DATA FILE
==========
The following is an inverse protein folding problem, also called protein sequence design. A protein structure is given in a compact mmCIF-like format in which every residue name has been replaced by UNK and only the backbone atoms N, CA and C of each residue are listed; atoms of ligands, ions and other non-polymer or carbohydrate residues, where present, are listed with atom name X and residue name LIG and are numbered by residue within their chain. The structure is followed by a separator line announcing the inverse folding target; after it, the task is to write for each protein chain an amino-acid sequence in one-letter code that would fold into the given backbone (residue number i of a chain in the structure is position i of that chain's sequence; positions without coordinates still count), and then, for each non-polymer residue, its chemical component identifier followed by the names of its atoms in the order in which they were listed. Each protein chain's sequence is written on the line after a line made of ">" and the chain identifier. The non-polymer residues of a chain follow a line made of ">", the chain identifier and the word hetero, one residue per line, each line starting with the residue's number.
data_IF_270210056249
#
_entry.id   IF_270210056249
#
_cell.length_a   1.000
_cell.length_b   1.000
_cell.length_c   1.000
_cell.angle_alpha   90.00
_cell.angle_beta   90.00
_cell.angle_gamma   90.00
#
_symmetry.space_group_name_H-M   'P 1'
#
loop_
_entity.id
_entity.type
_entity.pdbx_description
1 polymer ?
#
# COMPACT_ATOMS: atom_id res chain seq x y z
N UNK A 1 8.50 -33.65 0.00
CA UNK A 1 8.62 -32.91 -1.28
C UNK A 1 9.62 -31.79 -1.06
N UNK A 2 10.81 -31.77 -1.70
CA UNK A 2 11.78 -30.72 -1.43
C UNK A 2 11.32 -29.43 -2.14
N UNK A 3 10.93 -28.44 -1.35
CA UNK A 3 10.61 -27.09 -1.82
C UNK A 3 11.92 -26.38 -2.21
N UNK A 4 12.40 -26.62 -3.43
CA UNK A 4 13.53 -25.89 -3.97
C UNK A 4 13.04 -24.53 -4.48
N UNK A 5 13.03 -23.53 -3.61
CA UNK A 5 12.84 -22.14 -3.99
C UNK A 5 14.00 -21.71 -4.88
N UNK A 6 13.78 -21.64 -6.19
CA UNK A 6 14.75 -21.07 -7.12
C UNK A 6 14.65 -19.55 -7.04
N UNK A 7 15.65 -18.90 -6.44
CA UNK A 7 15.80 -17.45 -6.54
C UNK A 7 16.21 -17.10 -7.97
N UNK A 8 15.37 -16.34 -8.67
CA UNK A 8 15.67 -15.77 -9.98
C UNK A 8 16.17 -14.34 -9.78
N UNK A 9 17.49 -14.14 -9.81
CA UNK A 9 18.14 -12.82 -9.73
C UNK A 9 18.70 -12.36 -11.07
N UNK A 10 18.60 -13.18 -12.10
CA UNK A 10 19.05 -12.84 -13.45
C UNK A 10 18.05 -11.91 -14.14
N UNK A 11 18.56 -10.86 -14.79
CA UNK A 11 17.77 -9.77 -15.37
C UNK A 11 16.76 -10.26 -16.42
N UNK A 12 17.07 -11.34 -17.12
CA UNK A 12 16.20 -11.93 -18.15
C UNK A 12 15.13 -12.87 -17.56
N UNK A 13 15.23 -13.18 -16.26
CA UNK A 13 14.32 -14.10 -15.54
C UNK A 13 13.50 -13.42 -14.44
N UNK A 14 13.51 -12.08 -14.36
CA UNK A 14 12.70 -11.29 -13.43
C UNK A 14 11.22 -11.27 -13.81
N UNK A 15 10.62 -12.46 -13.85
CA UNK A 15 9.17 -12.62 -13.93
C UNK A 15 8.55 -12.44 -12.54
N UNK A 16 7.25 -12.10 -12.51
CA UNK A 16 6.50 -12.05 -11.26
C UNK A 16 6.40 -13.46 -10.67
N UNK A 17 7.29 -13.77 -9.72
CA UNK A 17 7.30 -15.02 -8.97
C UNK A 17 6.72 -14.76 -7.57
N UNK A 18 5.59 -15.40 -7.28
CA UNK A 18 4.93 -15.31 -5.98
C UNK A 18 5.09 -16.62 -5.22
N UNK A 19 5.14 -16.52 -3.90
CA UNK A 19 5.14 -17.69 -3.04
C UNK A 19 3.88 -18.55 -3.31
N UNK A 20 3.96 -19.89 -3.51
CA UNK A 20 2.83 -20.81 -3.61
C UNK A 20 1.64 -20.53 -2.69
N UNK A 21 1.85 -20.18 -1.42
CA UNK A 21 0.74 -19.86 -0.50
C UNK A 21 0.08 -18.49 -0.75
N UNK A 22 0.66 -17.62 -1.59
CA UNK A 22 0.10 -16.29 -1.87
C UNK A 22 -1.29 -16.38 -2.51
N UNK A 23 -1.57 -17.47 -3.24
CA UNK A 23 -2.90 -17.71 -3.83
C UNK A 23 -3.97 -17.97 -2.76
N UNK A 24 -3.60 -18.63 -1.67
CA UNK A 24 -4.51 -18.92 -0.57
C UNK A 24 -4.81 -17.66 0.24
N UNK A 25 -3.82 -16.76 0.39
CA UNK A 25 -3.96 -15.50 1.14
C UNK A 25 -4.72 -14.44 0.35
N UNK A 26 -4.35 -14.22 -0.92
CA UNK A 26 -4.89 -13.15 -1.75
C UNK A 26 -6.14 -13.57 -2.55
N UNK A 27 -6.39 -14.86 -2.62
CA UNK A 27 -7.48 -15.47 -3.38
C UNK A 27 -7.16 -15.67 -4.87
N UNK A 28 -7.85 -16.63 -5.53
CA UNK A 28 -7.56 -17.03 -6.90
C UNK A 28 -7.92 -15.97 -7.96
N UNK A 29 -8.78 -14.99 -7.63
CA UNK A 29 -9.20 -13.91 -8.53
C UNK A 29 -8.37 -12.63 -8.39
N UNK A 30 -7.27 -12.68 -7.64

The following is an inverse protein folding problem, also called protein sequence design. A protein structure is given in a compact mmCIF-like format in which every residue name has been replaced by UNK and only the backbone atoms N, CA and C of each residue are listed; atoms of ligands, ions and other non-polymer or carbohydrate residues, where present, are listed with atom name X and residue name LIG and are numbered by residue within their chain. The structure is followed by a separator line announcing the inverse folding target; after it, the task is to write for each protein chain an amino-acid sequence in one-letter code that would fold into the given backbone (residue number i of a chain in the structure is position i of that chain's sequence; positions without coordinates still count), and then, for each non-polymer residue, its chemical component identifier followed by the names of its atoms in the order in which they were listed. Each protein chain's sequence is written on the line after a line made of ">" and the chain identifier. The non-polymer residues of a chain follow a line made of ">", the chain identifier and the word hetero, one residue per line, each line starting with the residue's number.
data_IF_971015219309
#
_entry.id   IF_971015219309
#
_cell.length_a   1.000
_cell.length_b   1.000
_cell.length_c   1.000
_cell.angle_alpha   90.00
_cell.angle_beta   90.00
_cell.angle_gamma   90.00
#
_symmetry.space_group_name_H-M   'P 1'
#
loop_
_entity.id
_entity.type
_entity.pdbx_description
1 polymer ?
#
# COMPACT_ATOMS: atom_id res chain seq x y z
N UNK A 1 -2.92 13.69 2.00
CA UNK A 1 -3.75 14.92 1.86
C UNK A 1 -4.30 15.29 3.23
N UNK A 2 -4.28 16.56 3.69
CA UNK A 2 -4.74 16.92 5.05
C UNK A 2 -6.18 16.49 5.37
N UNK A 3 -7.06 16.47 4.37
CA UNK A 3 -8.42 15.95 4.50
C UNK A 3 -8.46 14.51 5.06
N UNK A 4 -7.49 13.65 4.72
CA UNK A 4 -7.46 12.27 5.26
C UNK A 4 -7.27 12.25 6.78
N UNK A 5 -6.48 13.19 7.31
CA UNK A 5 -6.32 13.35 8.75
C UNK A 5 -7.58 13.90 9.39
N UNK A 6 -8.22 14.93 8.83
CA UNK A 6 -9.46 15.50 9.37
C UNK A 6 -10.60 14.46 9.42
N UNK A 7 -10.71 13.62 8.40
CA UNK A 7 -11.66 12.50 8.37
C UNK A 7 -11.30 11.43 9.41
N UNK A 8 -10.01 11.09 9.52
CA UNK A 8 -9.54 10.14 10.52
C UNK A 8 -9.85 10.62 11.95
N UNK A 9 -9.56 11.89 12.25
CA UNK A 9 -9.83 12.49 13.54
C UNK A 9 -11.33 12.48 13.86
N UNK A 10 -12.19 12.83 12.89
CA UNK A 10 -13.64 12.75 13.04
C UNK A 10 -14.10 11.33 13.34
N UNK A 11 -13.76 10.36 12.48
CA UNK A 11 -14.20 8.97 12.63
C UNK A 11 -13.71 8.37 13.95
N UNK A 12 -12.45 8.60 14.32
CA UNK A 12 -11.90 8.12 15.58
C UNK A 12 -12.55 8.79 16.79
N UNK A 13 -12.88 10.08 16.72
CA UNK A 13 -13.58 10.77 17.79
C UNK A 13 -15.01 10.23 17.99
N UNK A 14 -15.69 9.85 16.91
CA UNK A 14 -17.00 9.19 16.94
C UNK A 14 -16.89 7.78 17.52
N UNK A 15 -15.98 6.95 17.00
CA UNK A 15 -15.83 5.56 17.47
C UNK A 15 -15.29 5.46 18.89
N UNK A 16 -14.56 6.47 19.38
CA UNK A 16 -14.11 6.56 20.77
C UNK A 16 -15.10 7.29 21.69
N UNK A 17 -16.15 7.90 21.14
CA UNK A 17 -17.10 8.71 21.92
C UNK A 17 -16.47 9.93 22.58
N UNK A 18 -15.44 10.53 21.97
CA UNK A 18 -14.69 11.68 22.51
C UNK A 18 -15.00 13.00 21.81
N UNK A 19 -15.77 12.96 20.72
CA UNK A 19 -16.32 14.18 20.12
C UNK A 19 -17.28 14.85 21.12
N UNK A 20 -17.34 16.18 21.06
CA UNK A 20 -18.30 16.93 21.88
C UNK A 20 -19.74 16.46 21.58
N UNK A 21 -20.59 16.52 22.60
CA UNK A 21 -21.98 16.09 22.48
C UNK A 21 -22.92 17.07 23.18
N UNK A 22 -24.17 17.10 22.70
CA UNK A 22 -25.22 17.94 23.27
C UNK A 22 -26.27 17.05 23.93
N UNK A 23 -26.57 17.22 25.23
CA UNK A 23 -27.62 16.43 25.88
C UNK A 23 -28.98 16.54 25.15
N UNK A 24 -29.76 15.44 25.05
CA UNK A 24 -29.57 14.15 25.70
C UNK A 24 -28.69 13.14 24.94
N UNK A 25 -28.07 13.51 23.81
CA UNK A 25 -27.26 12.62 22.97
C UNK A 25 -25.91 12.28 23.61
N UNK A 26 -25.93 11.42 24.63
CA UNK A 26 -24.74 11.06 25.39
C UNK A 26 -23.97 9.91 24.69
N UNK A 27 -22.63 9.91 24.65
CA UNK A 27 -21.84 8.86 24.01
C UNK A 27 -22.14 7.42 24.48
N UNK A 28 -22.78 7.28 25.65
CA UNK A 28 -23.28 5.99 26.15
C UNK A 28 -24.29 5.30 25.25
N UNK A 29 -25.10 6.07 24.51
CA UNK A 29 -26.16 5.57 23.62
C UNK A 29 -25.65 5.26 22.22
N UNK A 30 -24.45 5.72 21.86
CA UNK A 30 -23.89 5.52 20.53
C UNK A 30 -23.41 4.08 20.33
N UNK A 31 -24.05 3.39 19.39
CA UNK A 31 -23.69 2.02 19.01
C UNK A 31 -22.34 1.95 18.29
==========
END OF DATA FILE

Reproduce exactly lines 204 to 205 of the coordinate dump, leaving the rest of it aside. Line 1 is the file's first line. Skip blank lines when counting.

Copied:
CA UNK A 25 -27.26 12.62 22.97
C UNK A 25 -25.91 12.28 23.61